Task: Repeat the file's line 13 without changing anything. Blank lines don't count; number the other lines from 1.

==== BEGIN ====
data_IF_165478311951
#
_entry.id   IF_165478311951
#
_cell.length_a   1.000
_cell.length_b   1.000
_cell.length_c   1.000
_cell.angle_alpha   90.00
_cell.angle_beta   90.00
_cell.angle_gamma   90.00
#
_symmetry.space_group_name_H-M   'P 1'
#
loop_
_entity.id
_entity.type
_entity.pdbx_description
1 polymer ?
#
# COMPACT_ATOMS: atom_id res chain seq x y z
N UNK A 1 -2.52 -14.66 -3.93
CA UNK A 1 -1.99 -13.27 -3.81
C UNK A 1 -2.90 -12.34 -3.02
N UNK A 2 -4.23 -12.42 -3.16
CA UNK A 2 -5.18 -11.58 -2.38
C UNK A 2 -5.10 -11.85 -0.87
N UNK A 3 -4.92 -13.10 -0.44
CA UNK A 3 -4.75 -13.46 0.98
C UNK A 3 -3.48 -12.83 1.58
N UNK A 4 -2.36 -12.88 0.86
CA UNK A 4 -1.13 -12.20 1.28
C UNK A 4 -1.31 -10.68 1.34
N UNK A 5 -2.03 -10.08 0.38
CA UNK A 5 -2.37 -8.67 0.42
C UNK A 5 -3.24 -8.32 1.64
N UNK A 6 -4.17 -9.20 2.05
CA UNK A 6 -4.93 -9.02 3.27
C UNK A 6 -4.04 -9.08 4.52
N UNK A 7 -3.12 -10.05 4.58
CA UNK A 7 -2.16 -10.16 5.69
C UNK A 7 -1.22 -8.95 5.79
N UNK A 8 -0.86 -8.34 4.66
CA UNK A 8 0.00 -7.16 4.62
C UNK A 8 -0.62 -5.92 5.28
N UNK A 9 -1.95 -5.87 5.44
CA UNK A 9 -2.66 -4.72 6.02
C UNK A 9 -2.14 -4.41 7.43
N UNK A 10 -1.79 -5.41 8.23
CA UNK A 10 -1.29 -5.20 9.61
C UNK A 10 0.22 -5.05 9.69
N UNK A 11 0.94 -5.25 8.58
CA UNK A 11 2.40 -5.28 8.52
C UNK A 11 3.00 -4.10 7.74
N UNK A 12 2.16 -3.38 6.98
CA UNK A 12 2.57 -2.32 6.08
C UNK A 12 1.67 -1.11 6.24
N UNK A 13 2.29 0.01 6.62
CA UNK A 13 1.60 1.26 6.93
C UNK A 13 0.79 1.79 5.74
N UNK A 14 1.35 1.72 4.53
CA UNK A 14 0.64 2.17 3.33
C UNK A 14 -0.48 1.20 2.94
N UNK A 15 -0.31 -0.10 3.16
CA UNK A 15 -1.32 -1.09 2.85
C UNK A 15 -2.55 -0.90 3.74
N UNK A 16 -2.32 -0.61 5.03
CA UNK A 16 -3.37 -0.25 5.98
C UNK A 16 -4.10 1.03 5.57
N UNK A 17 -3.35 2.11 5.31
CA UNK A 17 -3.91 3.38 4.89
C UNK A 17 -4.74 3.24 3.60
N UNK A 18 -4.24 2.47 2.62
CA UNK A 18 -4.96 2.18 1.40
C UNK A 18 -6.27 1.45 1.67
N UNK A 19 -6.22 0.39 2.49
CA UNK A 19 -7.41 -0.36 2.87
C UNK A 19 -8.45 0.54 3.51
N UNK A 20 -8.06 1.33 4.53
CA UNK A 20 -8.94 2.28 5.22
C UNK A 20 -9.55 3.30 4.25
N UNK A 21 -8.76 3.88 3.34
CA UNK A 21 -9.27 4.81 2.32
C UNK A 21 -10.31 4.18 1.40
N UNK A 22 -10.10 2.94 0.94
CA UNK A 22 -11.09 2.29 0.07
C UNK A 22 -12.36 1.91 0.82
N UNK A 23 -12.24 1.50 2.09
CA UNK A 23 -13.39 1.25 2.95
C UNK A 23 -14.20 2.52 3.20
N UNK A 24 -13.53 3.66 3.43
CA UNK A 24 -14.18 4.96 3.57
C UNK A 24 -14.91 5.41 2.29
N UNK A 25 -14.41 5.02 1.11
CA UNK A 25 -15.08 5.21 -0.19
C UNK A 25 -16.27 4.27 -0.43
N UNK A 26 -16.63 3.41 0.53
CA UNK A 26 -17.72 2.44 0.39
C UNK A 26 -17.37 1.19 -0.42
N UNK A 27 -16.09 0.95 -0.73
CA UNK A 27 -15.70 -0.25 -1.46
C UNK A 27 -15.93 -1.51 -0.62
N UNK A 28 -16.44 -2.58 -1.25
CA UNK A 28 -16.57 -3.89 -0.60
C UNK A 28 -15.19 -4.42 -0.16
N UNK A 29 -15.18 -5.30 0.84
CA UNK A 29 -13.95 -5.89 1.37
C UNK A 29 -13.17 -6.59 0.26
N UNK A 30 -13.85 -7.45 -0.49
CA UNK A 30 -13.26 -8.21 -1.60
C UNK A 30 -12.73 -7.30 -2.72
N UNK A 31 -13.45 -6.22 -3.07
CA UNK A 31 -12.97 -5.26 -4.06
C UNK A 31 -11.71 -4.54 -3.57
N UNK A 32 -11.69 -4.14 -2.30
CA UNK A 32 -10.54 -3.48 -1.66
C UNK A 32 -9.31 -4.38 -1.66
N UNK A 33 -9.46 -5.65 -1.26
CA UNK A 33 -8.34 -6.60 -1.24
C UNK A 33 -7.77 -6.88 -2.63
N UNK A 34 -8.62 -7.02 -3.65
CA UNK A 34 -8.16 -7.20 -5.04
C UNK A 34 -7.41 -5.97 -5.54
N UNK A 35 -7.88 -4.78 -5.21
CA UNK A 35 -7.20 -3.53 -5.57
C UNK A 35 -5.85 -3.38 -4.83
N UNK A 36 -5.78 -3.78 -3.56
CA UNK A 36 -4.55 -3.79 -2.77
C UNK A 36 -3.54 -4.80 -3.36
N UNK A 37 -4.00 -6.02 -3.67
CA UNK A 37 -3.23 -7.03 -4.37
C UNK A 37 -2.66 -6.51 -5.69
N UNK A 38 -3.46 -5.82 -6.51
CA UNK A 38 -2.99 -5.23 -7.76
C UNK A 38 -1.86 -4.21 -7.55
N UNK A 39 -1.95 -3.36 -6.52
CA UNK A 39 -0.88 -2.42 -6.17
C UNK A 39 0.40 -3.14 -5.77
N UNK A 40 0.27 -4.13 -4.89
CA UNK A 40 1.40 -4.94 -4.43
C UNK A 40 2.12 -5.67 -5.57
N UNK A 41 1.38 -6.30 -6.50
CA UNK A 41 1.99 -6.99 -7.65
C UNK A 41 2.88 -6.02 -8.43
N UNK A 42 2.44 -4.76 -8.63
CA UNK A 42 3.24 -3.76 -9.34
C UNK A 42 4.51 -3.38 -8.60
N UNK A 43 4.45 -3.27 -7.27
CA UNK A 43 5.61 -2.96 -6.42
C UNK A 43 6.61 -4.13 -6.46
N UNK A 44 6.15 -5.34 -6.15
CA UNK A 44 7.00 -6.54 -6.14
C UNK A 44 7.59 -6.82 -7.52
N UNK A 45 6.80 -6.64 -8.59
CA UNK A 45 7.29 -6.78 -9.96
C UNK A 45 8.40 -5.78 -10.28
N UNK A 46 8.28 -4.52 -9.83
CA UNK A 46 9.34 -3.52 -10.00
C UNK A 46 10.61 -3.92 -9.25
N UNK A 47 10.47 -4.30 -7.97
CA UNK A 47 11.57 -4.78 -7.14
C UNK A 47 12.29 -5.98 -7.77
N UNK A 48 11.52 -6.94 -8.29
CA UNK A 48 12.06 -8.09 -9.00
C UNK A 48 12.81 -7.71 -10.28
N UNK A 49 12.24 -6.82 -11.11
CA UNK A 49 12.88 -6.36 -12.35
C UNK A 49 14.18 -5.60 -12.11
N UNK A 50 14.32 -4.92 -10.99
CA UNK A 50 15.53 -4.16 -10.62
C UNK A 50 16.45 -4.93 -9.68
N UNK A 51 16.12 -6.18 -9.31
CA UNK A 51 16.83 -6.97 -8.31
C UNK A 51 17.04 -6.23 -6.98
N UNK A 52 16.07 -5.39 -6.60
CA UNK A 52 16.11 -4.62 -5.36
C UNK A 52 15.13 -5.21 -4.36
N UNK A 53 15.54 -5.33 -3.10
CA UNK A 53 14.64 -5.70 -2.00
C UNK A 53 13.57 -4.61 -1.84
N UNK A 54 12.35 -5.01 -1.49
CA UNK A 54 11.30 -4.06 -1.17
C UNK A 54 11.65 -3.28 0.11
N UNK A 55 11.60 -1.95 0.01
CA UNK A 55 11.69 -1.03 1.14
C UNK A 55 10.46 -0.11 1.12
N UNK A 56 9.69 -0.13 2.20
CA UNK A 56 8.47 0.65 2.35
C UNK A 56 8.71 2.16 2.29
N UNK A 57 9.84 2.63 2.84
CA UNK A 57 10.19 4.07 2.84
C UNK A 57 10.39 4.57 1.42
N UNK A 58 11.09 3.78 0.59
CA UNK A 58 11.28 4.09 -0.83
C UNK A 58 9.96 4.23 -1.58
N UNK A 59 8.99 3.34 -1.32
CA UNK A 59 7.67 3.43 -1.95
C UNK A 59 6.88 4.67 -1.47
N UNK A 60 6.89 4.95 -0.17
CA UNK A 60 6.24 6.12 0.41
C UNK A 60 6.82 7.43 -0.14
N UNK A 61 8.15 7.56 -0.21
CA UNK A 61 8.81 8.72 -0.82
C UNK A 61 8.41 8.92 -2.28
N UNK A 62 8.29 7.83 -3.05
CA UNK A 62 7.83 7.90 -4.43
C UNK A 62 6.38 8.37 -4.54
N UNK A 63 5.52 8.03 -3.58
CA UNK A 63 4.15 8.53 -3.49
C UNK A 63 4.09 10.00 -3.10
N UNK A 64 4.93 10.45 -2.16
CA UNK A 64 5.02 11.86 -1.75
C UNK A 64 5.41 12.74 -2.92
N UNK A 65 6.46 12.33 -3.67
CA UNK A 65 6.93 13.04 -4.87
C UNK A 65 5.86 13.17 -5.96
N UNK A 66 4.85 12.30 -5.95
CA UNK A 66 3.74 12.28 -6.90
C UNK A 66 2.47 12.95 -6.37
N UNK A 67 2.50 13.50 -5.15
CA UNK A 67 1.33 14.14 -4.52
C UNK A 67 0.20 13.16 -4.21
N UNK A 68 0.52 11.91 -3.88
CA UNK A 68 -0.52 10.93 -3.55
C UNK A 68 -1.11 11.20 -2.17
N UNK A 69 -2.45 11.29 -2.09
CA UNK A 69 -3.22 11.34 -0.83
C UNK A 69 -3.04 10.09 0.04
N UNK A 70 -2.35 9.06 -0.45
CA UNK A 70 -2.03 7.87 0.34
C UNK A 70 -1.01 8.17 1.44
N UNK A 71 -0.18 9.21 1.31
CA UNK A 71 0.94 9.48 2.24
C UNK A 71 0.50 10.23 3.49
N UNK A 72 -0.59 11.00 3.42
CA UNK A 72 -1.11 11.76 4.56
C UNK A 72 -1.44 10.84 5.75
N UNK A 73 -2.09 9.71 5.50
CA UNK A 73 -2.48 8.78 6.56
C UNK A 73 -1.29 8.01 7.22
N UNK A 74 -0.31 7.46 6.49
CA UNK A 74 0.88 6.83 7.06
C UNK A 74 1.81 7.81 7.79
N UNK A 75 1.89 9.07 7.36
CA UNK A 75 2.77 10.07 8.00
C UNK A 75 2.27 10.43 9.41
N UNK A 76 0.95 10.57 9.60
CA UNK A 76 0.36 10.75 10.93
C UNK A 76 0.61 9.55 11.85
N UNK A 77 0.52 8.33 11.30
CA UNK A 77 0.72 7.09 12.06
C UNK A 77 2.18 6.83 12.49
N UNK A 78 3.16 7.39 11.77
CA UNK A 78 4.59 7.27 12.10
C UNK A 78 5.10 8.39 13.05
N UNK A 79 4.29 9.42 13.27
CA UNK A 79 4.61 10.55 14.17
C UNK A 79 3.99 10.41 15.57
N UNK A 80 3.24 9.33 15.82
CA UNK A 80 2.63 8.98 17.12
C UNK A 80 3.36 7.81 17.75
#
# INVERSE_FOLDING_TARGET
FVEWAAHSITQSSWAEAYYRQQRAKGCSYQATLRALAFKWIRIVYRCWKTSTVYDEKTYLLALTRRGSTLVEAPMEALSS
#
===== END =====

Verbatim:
#